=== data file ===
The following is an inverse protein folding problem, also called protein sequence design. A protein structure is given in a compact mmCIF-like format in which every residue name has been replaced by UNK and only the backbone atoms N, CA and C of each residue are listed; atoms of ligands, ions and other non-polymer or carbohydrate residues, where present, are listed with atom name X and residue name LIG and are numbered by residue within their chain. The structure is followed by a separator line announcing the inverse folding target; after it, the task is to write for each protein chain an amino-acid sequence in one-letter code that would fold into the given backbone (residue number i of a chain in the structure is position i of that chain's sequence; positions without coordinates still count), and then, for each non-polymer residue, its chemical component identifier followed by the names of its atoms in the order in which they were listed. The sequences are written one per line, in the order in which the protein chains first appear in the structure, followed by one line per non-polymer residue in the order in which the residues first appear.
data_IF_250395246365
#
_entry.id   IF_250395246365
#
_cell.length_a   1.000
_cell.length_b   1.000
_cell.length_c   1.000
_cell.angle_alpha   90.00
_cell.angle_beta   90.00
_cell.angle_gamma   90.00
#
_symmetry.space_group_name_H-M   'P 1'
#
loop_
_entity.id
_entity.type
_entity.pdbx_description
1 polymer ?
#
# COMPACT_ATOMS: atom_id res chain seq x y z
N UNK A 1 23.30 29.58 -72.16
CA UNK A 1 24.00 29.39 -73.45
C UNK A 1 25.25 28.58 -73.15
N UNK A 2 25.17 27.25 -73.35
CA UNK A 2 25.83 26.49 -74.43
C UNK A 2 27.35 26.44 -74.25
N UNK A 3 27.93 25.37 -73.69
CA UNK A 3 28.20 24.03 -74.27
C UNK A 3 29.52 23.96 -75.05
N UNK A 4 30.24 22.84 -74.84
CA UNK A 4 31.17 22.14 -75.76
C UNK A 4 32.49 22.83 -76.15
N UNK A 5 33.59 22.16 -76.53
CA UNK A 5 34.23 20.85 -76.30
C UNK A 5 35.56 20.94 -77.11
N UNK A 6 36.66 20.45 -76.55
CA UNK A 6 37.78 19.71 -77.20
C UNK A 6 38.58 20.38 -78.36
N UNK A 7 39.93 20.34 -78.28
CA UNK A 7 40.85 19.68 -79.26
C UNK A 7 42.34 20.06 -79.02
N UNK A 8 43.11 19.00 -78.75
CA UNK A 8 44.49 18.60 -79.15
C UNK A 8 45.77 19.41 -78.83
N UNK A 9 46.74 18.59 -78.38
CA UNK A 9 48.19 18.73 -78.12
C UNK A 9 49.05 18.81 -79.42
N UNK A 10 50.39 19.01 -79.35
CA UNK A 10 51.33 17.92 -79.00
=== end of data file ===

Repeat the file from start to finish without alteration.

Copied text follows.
The following is an inverse protein folding problem, also called protein sequence design. A protein structure is given in a compact mmCIF-like format in which every residue name has been replaced by UNK and only the backbone atoms N, CA and C of each residue are listed; atoms of ligands, ions and other non-polymer or carbohydrate residues, where present, are listed with atom name X and residue name LIG and are numbered by residue within their chain. The structure is followed by a separator line announcing the inverse folding target; after it, the task is to write for each protein chain an amino-acid sequence in one-letter code that would fold into the given backbone (residue number i of a chain in the structure is position i of that chain's sequence; positions without coordinates still count), and then, for each non-polymer residue, its chemical component identifier followed by the names of its atoms in the order in which they were listed. The sequences are written one per line, in the order in which the protein chains first appear in the structure, followed by one line per non-polymer residue in the order in which the residues first appear.
data_IF_250395246365
#
_entry.id   IF_250395246365
#
_cell.length_a   1.000
_cell.length_b   1.000
_cell.length_c   1.000
_cell.angle_alpha   90.00
_cell.angle_beta   90.00
_cell.angle_gamma   90.00
#
_symmetry.space_group_name_H-M   'P 1'
#
loop_
_entity.id
_entity.type
_entity.pdbx_description
1 polymer ?
#
# COMPACT_ATOMS: atom_id res chain seq x y z
N UNK A 1 23.30 29.58 -72.16
CA UNK A 1 24.00 29.39 -73.45
C UNK A 1 25.25 28.58 -73.15
N UNK A 2 25.17 27.25 -73.35
CA UNK A 2 25.83 26.49 -74.43
C UNK A 2 27.35 26.44 -74.25
N UNK A 3 27.93 25.37 -73.69
CA UNK A 3 28.20 24.03 -74.27
C UNK A 3 29.52 23.96 -75.05
N UNK A 4 30.24 22.84 -74.84
CA UNK A 4 31.17 22.14 -75.76
C UNK A 4 32.49 22.83 -76.15
N UNK A 5 33.59 22.16 -76.53
CA UNK A 5 34.23 20.85 -76.30
C UNK A 5 35.56 20.94 -77.11
N UNK A 6 36.66 20.45 -76.55
CA UNK A 6 37.78 19.71 -77.20
C UNK A 6 38.58 20.38 -78.36
N UNK A 7 39.93 20.34 -78.28
CA UNK A 7 40.85 19.68 -79.26
C UNK A 7 42.34 20.06 -79.02
N UNK A 8 43.11 19.00 -78.75
CA UNK A 8 44.49 18.60 -79.15
C UNK A 8 45.77 19.41 -78.83
N UNK A 9 46.74 18.59 -78.38
CA UNK A 9 48.19 18.73 -78.12
C UNK A 9 49.05 18.81 -79.42
N UNK A 10 50.39 19.01 -79.35
CA UNK A 10 51.33 17.92 -79.00